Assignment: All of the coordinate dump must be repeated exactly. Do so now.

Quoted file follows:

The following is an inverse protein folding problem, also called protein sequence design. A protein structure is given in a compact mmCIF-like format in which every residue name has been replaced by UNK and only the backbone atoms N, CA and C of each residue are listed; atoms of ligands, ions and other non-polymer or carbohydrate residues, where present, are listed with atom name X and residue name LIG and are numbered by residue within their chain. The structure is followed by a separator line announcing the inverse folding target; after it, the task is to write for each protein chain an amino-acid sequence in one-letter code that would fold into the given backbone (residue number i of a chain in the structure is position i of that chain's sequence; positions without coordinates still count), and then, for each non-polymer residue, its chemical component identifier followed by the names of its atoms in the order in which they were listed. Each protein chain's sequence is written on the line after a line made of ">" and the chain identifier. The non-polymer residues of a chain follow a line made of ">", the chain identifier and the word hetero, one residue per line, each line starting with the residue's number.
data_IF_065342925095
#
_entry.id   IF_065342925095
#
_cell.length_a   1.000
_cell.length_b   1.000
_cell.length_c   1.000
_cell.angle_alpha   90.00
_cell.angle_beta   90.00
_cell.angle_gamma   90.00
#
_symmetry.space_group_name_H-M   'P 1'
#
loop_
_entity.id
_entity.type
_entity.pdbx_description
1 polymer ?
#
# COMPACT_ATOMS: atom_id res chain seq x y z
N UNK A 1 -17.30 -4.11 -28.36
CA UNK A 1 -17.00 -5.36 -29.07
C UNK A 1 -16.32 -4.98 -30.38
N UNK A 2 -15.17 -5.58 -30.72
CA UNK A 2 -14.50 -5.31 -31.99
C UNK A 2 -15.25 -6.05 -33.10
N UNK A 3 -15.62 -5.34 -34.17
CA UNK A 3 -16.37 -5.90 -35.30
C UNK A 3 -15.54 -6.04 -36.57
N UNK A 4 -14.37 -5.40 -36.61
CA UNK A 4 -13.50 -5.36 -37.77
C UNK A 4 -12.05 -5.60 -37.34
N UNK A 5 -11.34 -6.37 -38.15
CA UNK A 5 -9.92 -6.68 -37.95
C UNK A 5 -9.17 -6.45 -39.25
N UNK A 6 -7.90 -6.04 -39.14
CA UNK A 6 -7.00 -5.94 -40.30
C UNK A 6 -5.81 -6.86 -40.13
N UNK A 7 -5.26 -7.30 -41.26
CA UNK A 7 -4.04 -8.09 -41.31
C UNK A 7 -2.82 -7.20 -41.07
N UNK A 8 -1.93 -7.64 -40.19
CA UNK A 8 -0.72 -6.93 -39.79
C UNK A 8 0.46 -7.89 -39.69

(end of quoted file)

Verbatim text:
The following is an inverse protein folding problem, also called protein sequence design. A protein structure is given in a compact mmCIF-like format in which every residue name has been replaced by UNK and only the backbone atoms N, CA and C of each residue are listed; atoms of ligands, ions and other non-polymer or carbohydrate residues, where present, are listed with atom name X and residue name LIG and are numbered by residue within their chain. The structure is followed by a separator line announcing the inverse folding target; after it, the task is to write for each protein chain an amino-acid sequence in one-letter code that would fold into the given backbone (residue number i of a chain in the structure is position i of that chain's sequence; positions without coordinates still count), and then, for each non-polymer residue, its chemical component identifier followed by the names of its atoms in the order in which they were listed. Each protein chain's sequence is written on the line after a line made of ">" and the chain identifier. The non-polymer residues of a chain follow a line made of ">", the chain identifier and the word hetero, one residue per line, each line starting with the residue's number.
data_IF_065342925095
#
_entry.id   IF_065342925095
#
_cell.length_a   1.000
_cell.length_b   1.000
_cell.length_c   1.000
_cell.angle_alpha   90.00
_cell.angle_beta   90.00
_cell.angle_gamma   90.00
#
_symmetry.space_group_name_H-M   'P 1'
#
loop_
_entity.id
_entity.type
_entity.pdbx_description
1 polymer ?
#
# COMPACT_ATOMS: atom_id res chain seq x y z
N UNK A 1 -17.30 -4.11 -28.36
CA UNK A 1 -17.00 -5.36 -29.07
C UNK A 1 -16.32 -4.98 -30.38
N UNK A 2 -15.17 -5.58 -30.72
CA UNK A 2 -14.50 -5.31 -31.99
C UNK A 2 -15.25 -6.05 -33.10
N UNK A 3 -15.62 -5.34 -34.17
CA UNK A 3 -16.37 -5.90 -35.30
C UNK A 3 -15.54 -6.04 -36.57
N UNK A 4 -14.37 -5.40 -36.61
CA UNK A 4 -13.50 -5.36 -37.77
C UNK A 4 -12.05 -5.60 -37.34
N UNK A 5 -11.34 -6.37 -38.15
CA UNK A 5 -9.92 -6.68 -37.95
C UNK A 5 -9.17 -6.45 -39.25
N UNK A 6 -7.90 -6.04 -39.14
CA UNK A 6 -7.00 -5.94 -40.30
C UNK A 6 -5.81 -6.86 -40.13
N UNK A 7 -5.26 -7.30 -41.26
CA UNK A 7 -4.04 -8.09 -41.31
C UNK A 7 -2.82 -7.20 -41.07
N UNK A 8 -1.93 -7.64 -40.19
CA UNK A 8 -0.72 -6.93 -39.79
C UNK A 8 0.46 -7.89 -39.69